The album gets started with one of my favourite tracks Shepherd of Fire. After a classic build-up of pounding drums and simple riff, things get going at a nice headbanging pace with a snaking riff backed up by some occational double-bass patterns from Ilejay. M. Shadows sounds great as always. His voice has always been very distinctive and he works hard on the chorus here to make it sound huge. There is also an excellent solo from Synyster Gates, a future guitar legend in the making! The album's title track and lead single follows and this is another groove-fest with an excellent guitar lead throughout and some huge bass from Johnny Christ. The solo here is one of the song's best assets. It is neo-classical in style and very memorable. I also like the simple guitar and vocal part that follows the solo that mimics the song's intro. Doing Time is up next and picks up the pace slightly. This is very similar to songs from the band's self-titled album. It is another highlight of the album with some Axl Rose-esque vocals from Shadows during the verse. This Means War follows and this is where the plagarism accusations come from. It is clearly very similar to Metallica's Sad But True, both musically and structurally. I can understand why this annoys lots of people, but I still feel that This Means War is a good song. It's a shame it will always be shrouded in controversy. Requiem seems a little like the album's black sheep. The latin choir in the intro just sounds out of place on this album and sounds poor compared to the things Epica and their ilk create. The song itself is pretty good, but the choir just sounds tacked on and silly.

Crimson Day is up next and starts off slowly with nice clean guitar before evolving into a power ballad. Shadows has a great voice for ballads I think, and sounds very heartfelt here. Delicate strings in the background help to create a nice atmosphere and there is an extremely melodic solo from Gates. He is so much more than just a shred-machine and proves it in spades here. Heretic follows and this another real belter. The grooves are back up front and it has another very catchy chorus. Some nice keyboards make their presence felt here and add something to the song. There is some excellent duel guitar work too between Gates and Zacky Vengeance. Coming Home is up next and this speeds up the pace again a little. This is a little more 'epic' than much of the material on this album and seems to be a nod to their past. It would not have sounded out of place on 2005's City of Evil. Again, the guitar work is stellar with some more twin-leads before an explosive break from Gates. Speaking of guitar, Gates' Dad makes his traditional cameo in this song's outro with a melodic solo of his own - like father like son! I feel overall that Planets is the album's weakest song. It is not bad per se, but certainly the least memorable. Still, it is a solid metal track that sounds chunky enough to be enjoyable. There is another incendiary solo from Gates, that seems to make good use of the whammy bar, and some big riffs. Hail to the King really is a guitarists album and Gates has excelled himself on it. He should be proud of his skills and his work here! The album closes with Acid Rain which is a piano-led piece that has a haunting yet slighty upliftng atmosphere. The strings make a welcome return and again have a lot to offer. Avenged Sevenfold have always made good ballads and this up their with their best in my opinion. Despite the fact it seems to be slighty in contrast with the stripped-down heaviness of the rest of the album, it still remains a fitting closing track for the album. Overall, Hail to the King is a really great album that will appeal to lots of people. Die-hards might accuse the band of selling out, but I feel that this is an album that band were always going to make. A worthy addition to anyone's collection who likes their metal basic and groovy!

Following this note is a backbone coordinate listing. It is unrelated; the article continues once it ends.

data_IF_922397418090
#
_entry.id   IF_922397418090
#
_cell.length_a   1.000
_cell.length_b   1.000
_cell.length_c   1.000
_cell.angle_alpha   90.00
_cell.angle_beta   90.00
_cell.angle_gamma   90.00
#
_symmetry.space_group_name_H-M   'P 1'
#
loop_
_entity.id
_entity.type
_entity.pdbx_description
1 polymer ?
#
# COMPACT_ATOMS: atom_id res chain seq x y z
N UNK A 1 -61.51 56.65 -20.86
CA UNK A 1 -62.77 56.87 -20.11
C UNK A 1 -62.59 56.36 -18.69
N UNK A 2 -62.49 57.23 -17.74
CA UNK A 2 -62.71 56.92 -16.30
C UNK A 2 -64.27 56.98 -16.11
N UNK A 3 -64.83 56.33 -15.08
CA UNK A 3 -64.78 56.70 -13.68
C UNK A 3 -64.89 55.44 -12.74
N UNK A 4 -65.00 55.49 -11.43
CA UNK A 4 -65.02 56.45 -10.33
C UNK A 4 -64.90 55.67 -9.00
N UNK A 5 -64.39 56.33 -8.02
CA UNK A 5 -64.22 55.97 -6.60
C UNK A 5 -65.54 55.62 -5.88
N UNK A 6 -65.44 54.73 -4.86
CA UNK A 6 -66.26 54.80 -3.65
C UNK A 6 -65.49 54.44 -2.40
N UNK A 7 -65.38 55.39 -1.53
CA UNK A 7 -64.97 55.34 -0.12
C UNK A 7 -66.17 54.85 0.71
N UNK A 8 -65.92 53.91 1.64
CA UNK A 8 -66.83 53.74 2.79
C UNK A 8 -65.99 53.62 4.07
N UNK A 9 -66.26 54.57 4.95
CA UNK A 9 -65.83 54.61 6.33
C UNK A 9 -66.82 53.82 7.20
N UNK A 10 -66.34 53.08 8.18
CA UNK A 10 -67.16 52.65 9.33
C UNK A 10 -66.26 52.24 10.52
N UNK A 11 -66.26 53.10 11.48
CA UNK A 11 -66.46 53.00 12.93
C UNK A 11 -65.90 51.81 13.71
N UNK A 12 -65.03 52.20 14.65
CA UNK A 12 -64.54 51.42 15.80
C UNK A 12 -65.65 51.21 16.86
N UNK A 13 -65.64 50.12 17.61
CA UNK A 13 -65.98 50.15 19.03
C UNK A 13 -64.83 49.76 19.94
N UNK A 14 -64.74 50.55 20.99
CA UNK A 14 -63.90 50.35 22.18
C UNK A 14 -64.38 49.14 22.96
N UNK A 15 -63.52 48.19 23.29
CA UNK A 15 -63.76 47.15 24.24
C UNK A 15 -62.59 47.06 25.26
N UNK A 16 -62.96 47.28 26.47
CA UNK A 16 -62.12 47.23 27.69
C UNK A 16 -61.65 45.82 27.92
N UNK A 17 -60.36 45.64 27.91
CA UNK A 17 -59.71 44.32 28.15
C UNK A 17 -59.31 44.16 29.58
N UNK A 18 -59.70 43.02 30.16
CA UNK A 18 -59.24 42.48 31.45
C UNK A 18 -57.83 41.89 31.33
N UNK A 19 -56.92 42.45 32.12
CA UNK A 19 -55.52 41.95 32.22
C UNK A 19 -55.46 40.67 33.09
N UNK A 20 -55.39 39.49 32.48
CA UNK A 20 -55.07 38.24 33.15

The album was released on 23rd August 2013 via Warner Bros. Records. Below is the band's promotional video for Hail to the King.